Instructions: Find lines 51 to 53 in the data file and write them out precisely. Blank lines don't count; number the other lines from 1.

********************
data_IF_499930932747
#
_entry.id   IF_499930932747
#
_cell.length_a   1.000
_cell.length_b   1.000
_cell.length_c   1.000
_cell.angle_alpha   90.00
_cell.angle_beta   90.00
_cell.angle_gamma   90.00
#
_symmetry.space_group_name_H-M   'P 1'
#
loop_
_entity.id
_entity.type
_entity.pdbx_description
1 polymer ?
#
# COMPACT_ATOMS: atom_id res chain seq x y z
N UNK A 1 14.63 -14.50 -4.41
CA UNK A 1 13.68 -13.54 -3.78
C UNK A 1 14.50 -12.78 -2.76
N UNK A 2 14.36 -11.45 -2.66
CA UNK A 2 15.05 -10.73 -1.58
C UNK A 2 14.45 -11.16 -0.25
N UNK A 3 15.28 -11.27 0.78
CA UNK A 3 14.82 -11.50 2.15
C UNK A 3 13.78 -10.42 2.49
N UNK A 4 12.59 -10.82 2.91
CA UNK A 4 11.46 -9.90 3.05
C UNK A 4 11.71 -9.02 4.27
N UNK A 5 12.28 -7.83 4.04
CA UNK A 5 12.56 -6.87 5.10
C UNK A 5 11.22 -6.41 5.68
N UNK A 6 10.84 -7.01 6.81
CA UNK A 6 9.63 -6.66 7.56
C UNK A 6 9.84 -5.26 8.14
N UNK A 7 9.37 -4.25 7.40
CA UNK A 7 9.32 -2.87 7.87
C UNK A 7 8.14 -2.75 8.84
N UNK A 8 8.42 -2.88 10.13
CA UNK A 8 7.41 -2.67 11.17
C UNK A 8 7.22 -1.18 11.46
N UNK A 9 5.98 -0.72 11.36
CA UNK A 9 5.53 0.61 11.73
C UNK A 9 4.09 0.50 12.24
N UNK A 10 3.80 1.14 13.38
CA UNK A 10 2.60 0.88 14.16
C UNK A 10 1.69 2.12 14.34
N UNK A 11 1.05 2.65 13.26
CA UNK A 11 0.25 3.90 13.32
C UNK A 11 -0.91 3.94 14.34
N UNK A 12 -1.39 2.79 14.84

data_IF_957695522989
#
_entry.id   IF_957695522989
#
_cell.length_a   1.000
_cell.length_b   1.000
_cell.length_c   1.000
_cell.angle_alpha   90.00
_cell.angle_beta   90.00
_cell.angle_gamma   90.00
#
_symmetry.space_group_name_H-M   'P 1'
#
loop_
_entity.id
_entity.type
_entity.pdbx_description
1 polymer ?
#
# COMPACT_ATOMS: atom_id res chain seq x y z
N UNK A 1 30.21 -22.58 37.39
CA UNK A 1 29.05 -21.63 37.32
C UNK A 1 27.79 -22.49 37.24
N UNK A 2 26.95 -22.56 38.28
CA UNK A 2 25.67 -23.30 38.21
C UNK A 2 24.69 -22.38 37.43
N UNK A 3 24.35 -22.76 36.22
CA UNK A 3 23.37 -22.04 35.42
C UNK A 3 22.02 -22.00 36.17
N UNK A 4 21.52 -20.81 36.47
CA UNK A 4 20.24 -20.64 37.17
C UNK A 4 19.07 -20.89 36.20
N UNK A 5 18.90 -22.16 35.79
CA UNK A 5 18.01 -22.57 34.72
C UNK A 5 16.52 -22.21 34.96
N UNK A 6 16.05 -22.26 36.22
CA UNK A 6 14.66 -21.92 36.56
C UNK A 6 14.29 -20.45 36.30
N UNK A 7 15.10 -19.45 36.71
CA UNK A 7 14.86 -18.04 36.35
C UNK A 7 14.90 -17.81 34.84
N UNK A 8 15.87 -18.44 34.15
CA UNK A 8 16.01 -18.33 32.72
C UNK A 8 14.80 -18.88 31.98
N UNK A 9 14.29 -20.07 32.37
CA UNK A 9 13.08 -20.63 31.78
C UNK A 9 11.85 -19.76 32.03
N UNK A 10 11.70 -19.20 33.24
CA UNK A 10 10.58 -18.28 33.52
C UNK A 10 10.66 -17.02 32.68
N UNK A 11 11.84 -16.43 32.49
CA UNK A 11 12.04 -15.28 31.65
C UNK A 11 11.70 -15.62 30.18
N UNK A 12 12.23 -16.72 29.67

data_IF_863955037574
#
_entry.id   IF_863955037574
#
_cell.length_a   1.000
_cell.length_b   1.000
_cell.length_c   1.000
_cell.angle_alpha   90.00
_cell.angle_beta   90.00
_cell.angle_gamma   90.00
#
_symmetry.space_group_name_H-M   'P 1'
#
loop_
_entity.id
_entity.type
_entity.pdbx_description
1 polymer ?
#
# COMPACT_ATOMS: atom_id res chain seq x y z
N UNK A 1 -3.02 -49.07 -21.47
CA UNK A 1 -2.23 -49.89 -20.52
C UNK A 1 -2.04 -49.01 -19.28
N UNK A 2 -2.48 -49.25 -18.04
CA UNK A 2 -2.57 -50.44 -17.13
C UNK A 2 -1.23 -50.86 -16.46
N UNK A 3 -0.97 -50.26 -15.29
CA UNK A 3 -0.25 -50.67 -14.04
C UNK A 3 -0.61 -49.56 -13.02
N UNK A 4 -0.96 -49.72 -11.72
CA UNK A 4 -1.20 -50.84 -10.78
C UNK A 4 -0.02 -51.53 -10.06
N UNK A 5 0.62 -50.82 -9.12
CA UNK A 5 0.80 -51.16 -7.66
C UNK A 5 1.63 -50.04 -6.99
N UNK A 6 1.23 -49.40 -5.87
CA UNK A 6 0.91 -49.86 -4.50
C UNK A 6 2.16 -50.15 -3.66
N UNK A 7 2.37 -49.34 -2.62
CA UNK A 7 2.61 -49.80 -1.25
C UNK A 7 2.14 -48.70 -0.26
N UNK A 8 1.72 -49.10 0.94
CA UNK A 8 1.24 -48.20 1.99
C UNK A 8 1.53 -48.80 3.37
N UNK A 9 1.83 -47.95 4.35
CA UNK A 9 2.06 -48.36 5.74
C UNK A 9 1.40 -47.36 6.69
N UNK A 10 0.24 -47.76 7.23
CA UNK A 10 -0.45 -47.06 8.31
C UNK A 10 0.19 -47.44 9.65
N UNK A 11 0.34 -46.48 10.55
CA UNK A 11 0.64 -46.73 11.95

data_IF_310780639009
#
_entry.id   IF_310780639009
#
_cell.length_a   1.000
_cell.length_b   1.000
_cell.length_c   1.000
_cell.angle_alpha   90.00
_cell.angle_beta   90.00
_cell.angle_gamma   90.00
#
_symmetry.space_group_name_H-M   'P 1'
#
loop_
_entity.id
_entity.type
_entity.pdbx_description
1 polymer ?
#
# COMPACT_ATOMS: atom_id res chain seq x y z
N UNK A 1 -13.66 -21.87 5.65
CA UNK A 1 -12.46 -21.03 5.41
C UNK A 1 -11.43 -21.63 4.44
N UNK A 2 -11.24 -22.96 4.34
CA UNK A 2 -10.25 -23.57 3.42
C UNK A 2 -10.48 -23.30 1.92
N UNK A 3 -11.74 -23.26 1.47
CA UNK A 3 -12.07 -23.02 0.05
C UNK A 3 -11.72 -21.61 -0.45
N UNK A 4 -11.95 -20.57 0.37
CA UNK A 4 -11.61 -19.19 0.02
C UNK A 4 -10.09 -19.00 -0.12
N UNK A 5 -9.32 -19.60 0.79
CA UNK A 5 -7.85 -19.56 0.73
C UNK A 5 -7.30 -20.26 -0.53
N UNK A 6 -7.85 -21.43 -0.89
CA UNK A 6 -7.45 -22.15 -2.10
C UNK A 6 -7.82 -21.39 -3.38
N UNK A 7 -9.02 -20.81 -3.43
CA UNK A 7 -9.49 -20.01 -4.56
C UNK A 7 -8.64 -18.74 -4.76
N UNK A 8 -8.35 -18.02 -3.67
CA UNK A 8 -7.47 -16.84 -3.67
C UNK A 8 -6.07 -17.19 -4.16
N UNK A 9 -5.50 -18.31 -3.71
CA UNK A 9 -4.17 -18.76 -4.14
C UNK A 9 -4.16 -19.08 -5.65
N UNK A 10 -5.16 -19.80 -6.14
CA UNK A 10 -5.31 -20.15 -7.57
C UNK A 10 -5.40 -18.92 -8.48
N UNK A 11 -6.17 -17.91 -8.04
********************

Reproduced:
N UNK A 11 1.05 2.65 13.26
CA UNK A 11 0.25 3.90 13.32
C UNK A 11 -0.91 3.94 14.34